Short answer: yes. The trail is dangerous. There is no phone reception or communication lines of any kind with the outside world and only one trail in and out, the trail you are on. If something happens to you, your only hope is to tell someone of your problems, and have them hike 8 hours back to alert someone who can help. If you break your leg or neck or something, you might try your luck at flagging down a helicopter and somehow communicate with them that you need the coast guard to come rescue you... There are many warning signs for falling rocks, rogue waves, flash flooding, high narrow slippery cliffs.. There is one wooden sign that says how many people have died on this trail in one way or another. Since the number was written in, many more tally marks have been carved into the wood. I think it was at '94' when we saw it.
- Where do you get water on the Kalalau trail?
I brought 6 bottles of water and Iodine tablets. Along the trail your only water sources are rivers and waterfalls, but of those there are many. I got some water from the waterfall on the beach at the end of the trail (a tradition I am told - something like the fountain of youth) and this stuff was crystal clear. I ran out of water and needed to use my iodine tablets and at the end was extremely dehydrated.
- Is it safe to park your car? Where should you park your car when leaving on the Kalalau Trail.
In the parking lot near the trail head, we have heard several stories of people's cars being broken into. So we decided to park a mile down the road in different beach parking lot which looked much safer. As you drive up the single road to the Trail head, you will see the beach and parking lot that I am referring to, a mile before you get to the trail.
- Do you have to camp at the end of the trail or can you do the whole think in one day?
I would say it is not possible do go to the end of the trail and back in one day if you wanna do it in daylight. If you attempted to do it at night, I would give you a 50% chance survival rate because you would probably slip off a cliff in the dark.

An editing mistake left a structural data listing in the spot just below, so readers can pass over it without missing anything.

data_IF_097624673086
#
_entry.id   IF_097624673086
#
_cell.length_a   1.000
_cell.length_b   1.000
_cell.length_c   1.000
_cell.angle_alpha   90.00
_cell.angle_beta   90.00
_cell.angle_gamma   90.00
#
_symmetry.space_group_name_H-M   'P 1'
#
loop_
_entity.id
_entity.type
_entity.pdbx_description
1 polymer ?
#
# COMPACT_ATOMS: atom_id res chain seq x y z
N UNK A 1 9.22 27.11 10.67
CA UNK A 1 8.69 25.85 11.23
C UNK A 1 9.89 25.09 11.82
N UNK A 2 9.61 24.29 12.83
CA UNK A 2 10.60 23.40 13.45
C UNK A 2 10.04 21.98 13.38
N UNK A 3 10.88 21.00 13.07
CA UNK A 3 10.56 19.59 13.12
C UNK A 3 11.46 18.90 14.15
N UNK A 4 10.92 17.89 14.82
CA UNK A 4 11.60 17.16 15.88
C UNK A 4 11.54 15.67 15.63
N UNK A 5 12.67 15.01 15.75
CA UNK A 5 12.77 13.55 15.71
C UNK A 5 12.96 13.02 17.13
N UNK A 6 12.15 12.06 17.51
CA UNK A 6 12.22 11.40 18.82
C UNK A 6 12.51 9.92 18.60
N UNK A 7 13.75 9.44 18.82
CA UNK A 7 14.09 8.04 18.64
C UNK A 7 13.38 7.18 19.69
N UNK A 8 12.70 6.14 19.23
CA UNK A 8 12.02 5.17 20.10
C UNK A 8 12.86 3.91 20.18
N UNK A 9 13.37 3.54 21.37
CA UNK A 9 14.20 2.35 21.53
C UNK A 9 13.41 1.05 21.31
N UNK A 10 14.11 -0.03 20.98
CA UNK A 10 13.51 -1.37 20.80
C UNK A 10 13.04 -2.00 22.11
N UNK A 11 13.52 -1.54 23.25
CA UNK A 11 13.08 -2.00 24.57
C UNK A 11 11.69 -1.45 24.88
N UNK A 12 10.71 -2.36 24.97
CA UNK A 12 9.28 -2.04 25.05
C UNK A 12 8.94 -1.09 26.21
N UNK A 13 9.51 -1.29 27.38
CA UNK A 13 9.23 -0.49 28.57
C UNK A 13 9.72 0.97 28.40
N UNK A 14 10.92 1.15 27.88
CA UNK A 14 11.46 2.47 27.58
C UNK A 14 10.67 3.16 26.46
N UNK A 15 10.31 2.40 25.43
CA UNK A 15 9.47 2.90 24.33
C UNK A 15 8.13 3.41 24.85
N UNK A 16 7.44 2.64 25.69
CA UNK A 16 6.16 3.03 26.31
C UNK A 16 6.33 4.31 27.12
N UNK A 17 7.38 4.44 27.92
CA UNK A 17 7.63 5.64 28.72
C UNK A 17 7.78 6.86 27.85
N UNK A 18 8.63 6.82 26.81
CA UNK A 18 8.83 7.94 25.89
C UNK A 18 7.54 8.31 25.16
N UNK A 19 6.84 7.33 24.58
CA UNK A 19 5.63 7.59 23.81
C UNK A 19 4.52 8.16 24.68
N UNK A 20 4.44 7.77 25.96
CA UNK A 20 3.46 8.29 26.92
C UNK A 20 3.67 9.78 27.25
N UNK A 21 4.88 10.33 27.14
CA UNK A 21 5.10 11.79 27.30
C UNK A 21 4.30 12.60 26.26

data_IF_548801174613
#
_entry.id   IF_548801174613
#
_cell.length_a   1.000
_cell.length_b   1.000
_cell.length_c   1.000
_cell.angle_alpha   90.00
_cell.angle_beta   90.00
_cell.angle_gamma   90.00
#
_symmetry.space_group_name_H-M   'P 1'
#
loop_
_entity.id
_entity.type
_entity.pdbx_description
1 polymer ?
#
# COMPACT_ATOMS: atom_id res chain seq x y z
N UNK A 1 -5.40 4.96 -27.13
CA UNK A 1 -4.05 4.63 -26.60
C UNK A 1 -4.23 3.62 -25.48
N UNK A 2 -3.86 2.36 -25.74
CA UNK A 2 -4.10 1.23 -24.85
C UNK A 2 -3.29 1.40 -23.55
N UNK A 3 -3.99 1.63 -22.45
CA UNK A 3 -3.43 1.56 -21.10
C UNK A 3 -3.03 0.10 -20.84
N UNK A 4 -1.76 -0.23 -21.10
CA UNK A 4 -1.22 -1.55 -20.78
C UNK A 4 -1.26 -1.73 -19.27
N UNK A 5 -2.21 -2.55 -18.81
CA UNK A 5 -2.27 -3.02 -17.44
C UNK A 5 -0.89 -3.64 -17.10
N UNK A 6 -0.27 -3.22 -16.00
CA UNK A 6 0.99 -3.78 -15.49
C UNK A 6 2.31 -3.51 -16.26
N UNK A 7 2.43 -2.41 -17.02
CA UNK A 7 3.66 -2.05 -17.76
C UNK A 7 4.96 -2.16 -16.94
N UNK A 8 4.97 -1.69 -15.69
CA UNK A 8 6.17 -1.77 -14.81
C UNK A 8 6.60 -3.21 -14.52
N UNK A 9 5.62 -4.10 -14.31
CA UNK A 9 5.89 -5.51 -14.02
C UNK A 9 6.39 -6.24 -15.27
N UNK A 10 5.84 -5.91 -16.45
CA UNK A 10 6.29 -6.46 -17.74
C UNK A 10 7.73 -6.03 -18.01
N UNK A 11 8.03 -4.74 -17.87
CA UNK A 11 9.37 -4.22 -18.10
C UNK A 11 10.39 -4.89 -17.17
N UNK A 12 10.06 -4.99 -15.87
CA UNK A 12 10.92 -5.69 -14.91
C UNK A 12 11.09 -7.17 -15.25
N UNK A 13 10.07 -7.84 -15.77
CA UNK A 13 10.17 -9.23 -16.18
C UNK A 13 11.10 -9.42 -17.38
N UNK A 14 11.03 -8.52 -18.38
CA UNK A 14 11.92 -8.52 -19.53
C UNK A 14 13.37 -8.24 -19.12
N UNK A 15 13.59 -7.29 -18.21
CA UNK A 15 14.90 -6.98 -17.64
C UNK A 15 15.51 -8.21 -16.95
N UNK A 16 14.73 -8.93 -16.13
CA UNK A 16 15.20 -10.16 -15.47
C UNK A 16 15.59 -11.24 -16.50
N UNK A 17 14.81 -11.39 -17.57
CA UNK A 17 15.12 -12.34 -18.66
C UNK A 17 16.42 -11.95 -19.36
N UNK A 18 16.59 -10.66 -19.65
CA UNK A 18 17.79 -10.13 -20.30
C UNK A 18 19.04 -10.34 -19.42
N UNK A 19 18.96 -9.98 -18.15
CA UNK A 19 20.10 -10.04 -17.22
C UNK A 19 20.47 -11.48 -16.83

- Renegade camping?
You are so far away from civilization at the end of this trail, you could basically get away with doing whatever you want.. There are naked people on the beach becoming one with nature, there is the occasional hippy going chicken hunting.. As far as camping goes, you could theoretically camp wherever you want. On the beach, in the woods, wherever. As long as you are respecting nature and other people, I think you will be okay.
- Do you need boots?
I wouldn't do this hike without quality boots. If you can get some waterproof ones, even better. This trek really takes a tole on your feet. The boots I used: http://amzn.to/1OVAl1O
- Do you need reservations/permits to camp or hike Kalalau Trail on the Na Pali coast, Hawaii?
Yes you are supposed to have permits. Here is the government website where I got permits for me and my friend Colin: https://camping.ehawaii.gov/camping/spc,details,1692.html
- How much do the permits cost?
About 25 bucks.
- Is Crawlers Ledge dangerous?
Pictures you see of crawlers ledge don't really do it justice, you cannot see how high up or how precarious the rocky path truly is. I would liken it to that secret path the Hobbits Frodo and Sam take to get into Mordor. Though it only lasts for less than 5 minutes, there are a couple spots where a slip of your boot would send you catapulting off the edge which would put you in serious trouble if you don't instantly drown from your broken legs... My first time through crawlers ledge I thought it was pretty sketchy. I was alone, my boots were wet and slippery, and there was no one around to help if anything happened. Then on the way back from my journey, a day later, I hardly even realized I was on crawlers ledge. Maybe I was too tired and delirious to care, or I had just become indifferent to the cliffs. There was one point on a different cliff where I was walking pretty fast and realized I better slow it down and actually pay attention to what I was doing, because this cliff was 700 feet up and one slip meant certain death.
- Can you pass 'crawlers ledge' in the rain?
I wouldn't, you would probably fall to your death.
- Is the 22 mile, 2 day trek along the Kalalau Trail on the Na Pali coast of Kauai Hawaii worth all the effort?
You bet your ass!